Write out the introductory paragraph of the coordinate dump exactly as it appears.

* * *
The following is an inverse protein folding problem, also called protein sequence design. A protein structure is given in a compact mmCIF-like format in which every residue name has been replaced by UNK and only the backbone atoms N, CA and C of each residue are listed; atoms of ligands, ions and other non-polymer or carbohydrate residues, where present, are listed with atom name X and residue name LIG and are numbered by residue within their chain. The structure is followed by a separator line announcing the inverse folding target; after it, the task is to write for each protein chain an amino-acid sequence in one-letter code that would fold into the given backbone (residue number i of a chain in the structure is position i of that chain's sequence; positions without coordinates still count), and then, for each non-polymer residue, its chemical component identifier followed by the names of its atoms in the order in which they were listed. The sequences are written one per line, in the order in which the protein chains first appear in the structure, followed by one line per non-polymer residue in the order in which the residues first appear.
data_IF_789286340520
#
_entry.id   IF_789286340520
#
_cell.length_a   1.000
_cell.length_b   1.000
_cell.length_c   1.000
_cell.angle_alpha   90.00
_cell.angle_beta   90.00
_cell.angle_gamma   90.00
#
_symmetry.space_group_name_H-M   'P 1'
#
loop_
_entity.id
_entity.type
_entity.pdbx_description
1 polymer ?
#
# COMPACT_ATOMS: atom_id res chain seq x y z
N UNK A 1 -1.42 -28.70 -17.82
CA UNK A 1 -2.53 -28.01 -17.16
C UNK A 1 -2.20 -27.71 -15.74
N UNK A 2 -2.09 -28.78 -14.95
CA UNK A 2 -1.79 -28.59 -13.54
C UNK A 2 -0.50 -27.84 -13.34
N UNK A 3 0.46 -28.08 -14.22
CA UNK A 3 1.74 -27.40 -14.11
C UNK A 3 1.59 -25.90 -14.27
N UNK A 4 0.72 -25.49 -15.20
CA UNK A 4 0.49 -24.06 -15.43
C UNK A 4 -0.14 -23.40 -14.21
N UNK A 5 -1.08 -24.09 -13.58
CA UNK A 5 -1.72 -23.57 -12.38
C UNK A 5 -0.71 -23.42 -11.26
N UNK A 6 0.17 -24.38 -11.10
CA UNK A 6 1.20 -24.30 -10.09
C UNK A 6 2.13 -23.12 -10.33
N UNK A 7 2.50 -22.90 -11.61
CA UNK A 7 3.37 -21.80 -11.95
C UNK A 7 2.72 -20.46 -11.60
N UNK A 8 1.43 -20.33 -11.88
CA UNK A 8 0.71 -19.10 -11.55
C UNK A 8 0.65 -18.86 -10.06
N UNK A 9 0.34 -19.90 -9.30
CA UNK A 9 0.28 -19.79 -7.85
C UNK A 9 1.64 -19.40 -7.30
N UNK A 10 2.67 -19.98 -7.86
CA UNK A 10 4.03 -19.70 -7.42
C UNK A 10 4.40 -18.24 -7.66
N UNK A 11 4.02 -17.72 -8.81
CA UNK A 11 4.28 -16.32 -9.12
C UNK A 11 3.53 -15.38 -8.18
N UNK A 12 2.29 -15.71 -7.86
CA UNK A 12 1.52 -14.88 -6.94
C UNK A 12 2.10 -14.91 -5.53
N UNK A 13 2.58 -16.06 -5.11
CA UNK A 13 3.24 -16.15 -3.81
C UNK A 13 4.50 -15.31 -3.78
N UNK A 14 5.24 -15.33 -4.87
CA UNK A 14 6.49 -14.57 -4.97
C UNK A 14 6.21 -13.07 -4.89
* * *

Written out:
The following is an inverse protein folding problem, also called protein sequence design. A protein structure is given in a compact mmCIF-like format in which every residue name has been replaced by UNK and only the backbone atoms N, CA and C of each residue are listed; atoms of ligands, ions and other non-polymer or carbohydrate residues, where present, are listed with atom name X and residue name LIG and are numbered by residue within their chain. The structure is followed by a separator line announcing the inverse folding target; after it, the task is to write for each protein chain an amino-acid sequence in one-letter code that would fold into the given backbone (residue number i of a chain in the structure is position i of that chain's sequence; positions without coordinates still count), and then, for each non-polymer residue, its chemical component identifier followed by the names of its atoms in the order in which they were listed. The sequences are written one per line, in the order in which the protein chains first appear in the structure, followed by one line per non-polymer residue in the order in which the residues first appear.